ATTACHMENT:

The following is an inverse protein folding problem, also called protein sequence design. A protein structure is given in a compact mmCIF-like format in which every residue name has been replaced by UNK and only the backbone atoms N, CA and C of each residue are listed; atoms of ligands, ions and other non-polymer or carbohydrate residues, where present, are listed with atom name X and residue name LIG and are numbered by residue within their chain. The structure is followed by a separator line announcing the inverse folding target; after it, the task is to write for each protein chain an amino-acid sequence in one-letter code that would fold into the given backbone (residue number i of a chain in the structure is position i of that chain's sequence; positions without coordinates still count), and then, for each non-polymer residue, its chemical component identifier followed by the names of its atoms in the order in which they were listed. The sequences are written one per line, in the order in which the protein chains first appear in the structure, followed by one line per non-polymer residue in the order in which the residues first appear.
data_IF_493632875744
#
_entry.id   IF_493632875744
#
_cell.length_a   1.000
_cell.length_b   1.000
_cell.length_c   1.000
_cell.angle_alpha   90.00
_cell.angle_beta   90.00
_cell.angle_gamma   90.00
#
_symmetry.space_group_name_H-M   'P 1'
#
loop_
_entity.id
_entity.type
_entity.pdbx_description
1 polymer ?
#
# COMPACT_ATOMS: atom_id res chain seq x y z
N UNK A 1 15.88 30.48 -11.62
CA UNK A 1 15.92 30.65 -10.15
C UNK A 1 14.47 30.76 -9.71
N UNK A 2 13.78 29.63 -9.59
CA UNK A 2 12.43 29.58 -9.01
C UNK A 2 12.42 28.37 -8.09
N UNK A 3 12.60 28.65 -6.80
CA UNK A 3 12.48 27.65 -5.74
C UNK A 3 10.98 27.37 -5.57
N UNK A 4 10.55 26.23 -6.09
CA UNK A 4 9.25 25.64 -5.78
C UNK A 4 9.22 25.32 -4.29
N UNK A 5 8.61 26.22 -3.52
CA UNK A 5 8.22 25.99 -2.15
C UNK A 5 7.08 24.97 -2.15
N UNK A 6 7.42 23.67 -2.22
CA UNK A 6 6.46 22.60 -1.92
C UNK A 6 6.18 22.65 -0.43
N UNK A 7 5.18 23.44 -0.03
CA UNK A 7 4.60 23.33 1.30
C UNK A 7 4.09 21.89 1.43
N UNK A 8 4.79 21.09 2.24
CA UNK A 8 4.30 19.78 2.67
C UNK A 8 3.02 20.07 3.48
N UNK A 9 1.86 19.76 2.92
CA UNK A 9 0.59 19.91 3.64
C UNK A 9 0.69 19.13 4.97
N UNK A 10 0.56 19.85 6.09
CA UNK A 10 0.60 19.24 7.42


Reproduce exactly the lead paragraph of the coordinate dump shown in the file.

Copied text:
The following is an inverse protein folding problem, also called protein sequence design. A protein structure is given in a compact mmCIF-like format in which every residue name has been replaced by UNK and only the backbone atoms N, CA and C of each residue are listed; atoms of ligands, ions and other non-polymer or carbohydrate residues, where present, are listed with atom name X and residue name LIG and are numbered by residue within their chain. The structure is followed by a separator line announcing the inverse folding target; after it, the task is to write for each protein chain an amino-acid sequence in one-letter code that would fold into the given backbone (residue number i of a chain in the structure is position i of that chain's sequence; positions without coordinates still count), and then, for each non-polymer residue, its chemical component identifier followed by the names of its atoms in the order in which they were listed. The sequences are written one per line, in the order in which the protein chains first appear in the structure, followed by one line per non-polymer residue in the order in which the residues first appear.